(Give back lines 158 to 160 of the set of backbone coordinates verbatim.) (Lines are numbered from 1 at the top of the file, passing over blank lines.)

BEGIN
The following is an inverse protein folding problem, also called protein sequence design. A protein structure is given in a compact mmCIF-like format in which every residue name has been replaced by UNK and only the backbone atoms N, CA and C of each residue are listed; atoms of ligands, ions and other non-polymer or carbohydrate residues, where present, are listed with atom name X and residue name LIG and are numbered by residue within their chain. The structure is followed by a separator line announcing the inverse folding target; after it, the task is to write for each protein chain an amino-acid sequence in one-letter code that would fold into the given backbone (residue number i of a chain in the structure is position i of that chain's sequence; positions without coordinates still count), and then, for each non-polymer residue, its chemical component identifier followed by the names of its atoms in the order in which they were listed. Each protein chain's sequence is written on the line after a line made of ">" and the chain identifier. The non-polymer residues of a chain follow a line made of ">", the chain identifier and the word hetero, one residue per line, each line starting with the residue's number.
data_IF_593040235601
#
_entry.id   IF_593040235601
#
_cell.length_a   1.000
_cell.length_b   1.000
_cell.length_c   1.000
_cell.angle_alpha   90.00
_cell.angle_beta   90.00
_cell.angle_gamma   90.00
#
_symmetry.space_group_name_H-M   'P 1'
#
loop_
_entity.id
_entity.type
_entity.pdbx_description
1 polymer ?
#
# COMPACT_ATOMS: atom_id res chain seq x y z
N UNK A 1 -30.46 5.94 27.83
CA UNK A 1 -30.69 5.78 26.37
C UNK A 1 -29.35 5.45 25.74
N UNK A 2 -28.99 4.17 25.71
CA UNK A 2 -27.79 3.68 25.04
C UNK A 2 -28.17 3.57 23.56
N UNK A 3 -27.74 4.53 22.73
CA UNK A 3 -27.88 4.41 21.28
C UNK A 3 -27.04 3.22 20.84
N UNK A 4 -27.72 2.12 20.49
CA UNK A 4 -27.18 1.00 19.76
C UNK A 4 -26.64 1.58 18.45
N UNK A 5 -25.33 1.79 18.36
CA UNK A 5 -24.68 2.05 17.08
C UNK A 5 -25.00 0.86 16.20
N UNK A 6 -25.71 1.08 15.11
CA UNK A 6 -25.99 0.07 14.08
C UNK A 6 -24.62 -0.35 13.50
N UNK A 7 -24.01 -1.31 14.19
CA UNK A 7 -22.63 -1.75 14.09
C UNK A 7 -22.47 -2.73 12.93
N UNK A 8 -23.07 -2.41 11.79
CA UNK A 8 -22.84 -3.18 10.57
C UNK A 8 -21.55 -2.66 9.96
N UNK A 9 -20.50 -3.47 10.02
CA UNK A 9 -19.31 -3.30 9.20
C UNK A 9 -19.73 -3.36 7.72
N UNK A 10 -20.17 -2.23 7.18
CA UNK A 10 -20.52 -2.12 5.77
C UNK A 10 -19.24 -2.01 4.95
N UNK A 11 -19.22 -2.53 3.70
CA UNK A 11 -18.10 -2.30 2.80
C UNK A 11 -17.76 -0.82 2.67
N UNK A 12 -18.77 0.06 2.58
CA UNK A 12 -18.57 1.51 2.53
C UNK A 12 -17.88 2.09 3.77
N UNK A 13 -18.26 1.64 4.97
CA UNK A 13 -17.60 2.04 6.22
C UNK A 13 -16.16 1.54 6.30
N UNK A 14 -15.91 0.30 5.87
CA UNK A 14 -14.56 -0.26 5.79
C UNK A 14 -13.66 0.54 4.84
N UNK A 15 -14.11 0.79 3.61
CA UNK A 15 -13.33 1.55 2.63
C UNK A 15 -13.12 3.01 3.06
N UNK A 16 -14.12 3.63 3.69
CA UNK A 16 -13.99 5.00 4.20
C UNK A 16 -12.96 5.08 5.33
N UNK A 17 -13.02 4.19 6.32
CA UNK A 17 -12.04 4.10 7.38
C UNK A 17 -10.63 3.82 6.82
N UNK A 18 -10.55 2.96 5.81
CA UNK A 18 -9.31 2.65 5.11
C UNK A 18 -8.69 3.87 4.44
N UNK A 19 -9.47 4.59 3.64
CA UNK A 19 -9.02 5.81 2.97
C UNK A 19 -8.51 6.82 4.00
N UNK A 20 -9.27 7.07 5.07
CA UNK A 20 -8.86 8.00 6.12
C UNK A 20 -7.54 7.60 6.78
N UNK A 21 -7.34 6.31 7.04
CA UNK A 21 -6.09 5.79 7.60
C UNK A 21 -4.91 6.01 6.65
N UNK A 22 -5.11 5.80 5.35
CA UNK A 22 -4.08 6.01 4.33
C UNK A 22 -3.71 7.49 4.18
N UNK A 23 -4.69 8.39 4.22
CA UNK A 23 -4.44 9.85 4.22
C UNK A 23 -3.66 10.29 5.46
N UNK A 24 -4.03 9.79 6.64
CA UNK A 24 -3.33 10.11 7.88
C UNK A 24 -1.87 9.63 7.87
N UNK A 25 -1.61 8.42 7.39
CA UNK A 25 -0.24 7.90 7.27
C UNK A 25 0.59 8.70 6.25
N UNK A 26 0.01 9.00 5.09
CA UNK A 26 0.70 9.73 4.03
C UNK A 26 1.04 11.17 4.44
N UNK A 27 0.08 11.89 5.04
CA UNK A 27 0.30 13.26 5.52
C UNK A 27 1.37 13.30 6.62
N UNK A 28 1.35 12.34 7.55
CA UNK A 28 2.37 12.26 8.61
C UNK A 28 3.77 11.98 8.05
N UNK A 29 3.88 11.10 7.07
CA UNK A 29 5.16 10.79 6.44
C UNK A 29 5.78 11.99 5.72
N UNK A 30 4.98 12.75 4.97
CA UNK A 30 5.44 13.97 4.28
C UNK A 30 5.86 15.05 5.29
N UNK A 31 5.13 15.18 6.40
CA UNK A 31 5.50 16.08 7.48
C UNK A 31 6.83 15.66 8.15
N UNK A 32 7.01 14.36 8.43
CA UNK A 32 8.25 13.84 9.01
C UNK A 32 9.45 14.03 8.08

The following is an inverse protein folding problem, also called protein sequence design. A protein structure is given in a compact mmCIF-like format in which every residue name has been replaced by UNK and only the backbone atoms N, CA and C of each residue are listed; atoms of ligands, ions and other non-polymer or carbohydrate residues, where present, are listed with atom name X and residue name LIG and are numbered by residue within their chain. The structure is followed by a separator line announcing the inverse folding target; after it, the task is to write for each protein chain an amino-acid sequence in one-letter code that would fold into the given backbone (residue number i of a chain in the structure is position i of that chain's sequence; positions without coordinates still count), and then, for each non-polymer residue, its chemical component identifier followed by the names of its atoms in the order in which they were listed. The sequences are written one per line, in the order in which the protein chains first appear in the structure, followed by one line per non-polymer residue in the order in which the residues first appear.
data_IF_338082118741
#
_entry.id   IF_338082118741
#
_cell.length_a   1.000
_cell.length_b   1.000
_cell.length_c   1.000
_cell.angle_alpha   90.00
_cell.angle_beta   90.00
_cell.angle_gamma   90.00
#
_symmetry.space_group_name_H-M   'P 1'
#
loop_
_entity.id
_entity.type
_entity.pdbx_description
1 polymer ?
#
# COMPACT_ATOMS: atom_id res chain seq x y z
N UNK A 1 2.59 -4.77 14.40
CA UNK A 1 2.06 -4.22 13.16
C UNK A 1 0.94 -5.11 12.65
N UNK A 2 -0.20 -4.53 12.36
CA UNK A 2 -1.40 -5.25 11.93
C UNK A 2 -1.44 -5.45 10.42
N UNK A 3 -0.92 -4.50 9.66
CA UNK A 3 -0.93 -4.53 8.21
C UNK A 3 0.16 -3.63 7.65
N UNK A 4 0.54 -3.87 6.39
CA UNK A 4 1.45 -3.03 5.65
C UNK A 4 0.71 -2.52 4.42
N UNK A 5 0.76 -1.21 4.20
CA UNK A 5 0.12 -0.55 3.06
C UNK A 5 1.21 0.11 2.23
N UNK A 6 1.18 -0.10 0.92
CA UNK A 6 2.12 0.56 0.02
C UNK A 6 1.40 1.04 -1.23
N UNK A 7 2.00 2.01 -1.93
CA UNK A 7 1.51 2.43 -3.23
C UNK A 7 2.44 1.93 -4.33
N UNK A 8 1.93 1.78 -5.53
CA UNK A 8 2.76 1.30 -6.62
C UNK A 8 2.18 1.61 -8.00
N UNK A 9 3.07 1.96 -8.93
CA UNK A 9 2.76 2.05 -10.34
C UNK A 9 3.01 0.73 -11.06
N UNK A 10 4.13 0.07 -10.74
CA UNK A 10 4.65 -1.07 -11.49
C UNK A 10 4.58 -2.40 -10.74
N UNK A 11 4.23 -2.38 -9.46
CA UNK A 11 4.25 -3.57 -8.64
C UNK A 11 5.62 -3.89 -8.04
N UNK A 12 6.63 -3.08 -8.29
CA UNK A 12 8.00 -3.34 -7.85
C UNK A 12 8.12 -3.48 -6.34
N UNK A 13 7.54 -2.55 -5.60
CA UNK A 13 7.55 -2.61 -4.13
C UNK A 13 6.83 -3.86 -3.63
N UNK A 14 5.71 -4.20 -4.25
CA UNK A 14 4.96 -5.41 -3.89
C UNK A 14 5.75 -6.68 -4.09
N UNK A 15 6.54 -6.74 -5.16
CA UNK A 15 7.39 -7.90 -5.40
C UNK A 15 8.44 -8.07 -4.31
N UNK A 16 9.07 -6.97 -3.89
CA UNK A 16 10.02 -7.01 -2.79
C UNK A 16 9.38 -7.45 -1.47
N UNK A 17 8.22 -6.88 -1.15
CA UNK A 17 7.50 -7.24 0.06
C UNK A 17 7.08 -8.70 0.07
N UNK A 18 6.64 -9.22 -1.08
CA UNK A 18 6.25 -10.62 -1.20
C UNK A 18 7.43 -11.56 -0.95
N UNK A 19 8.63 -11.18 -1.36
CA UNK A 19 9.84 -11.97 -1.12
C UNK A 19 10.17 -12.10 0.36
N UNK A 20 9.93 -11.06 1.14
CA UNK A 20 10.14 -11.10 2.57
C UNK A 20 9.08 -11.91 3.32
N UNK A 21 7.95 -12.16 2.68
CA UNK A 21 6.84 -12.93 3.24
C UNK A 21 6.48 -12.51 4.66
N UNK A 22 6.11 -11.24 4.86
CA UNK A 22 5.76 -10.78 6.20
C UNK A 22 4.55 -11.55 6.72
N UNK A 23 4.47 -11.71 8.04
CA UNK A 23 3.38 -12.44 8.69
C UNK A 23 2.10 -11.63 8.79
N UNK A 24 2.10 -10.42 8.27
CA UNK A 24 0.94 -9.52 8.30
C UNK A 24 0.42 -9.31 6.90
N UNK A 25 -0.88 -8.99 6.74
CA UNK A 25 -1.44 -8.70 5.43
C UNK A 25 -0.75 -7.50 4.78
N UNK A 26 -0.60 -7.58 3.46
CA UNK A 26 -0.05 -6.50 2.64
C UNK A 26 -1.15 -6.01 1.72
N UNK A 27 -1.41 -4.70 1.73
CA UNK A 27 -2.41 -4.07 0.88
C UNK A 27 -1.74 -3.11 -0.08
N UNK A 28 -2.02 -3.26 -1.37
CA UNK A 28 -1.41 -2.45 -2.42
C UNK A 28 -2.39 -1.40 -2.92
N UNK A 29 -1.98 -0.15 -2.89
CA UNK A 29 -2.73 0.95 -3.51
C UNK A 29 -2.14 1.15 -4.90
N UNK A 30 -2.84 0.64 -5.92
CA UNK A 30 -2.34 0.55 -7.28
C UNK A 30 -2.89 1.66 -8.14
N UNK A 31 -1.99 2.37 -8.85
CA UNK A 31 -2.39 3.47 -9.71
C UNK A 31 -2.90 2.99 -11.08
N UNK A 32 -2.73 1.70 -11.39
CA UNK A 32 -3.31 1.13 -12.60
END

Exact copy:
CA UNK A 7 1.51 2.43 -3.23
C UNK A 7 2.44 1.93 -4.33
N UNK A 8 1.93 1.78 -5.53